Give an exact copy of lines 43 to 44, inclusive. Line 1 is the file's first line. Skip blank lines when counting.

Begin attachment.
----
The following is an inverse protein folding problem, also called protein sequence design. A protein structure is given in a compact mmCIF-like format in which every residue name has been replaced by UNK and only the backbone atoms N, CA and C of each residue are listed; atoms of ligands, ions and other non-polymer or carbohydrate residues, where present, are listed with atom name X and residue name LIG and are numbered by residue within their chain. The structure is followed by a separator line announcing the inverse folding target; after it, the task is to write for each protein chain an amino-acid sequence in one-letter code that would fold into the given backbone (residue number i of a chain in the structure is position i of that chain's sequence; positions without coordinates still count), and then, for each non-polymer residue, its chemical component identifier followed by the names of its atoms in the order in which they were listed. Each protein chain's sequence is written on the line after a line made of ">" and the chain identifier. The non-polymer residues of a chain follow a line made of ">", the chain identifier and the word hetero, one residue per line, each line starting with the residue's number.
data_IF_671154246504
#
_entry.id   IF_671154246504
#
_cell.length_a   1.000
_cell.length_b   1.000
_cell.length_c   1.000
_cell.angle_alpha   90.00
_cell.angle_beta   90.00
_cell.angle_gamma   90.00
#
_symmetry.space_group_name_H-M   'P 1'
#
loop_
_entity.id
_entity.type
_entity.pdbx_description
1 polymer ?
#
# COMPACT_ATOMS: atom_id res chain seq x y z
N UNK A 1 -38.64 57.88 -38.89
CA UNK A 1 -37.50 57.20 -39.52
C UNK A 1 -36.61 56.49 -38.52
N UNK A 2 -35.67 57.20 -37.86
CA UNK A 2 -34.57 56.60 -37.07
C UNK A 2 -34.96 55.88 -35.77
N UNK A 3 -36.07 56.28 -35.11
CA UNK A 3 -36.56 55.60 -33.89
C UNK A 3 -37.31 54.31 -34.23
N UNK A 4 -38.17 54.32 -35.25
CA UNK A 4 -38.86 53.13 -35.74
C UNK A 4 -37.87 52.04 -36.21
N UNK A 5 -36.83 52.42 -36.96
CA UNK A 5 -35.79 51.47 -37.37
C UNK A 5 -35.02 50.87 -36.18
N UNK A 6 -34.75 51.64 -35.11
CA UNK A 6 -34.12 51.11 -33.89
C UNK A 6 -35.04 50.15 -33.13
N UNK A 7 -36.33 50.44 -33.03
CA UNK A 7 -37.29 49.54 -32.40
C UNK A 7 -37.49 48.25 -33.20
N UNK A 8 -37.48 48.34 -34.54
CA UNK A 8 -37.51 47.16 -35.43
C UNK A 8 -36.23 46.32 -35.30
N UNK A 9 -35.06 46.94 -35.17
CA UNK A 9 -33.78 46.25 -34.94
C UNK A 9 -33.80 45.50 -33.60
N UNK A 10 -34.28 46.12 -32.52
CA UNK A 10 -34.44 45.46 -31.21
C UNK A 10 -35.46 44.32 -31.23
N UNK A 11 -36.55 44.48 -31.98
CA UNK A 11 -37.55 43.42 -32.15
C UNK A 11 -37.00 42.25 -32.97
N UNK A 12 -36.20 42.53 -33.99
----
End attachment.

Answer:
N UNK A 8 -37.48 48.34 -34.54
CA UNK A 8 -37.51 47.16 -35.43